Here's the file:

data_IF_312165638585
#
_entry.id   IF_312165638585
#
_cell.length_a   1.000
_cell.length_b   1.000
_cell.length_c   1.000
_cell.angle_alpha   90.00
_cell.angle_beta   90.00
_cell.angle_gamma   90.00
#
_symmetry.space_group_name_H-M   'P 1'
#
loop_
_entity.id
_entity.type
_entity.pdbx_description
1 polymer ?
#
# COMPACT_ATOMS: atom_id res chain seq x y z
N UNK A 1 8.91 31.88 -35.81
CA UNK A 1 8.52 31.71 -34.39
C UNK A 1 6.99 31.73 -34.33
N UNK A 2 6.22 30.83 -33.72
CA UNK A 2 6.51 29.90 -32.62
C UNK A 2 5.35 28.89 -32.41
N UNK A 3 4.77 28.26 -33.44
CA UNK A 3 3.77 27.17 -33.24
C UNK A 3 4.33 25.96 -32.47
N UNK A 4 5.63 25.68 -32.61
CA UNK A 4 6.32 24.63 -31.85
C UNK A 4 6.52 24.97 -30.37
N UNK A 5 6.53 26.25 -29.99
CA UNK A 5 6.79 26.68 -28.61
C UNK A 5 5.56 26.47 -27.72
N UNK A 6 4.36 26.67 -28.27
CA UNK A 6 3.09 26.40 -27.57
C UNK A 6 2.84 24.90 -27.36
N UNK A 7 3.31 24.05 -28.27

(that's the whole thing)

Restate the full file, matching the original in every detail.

data_IF_312165638585
#
_entry.id   IF_312165638585
#
_cell.length_a   1.000
_cell.length_b   1.000
_cell.length_c   1.000
_cell.angle_alpha   90.00
_cell.angle_beta   90.00
_cell.angle_gamma   90.00
#
_symmetry.space_group_name_H-M   'P 1'
#
loop_
_entity.id
_entity.type
_entity.pdbx_description
1 polymer ?
#
# COMPACT_ATOMS: atom_id res chain seq x y z
N UNK A 1 8.91 31.88 -35.81
CA UNK A 1 8.52 31.71 -34.39
C UNK A 1 6.99 31.73 -34.33
N UNK A 2 6.22 30.83 -33.72
CA UNK A 2 6.51 29.90 -32.62
C UNK A 2 5.35 28.89 -32.41
N UNK A 3 4.77 28.26 -33.44
CA UNK A 3 3.77 27.17 -33.24
C UNK A 3 4.33 25.96 -32.47
N UNK A 4 5.63 25.68 -32.61
CA UNK A 4 6.32 24.63 -31.85
C UNK A 4 6.52 24.97 -30.37
N UNK A 5 6.53 26.25 -29.99
CA UNK A 5 6.79 26.68 -28.61
C UNK A 5 5.56 26.47 -27.72
N UNK A 6 4.36 26.67 -28.27
CA UNK A 6 3.09 26.40 -27.57
C UNK A 6 2.84 24.90 -27.36
N UNK A 7 3.31 24.05 -28.27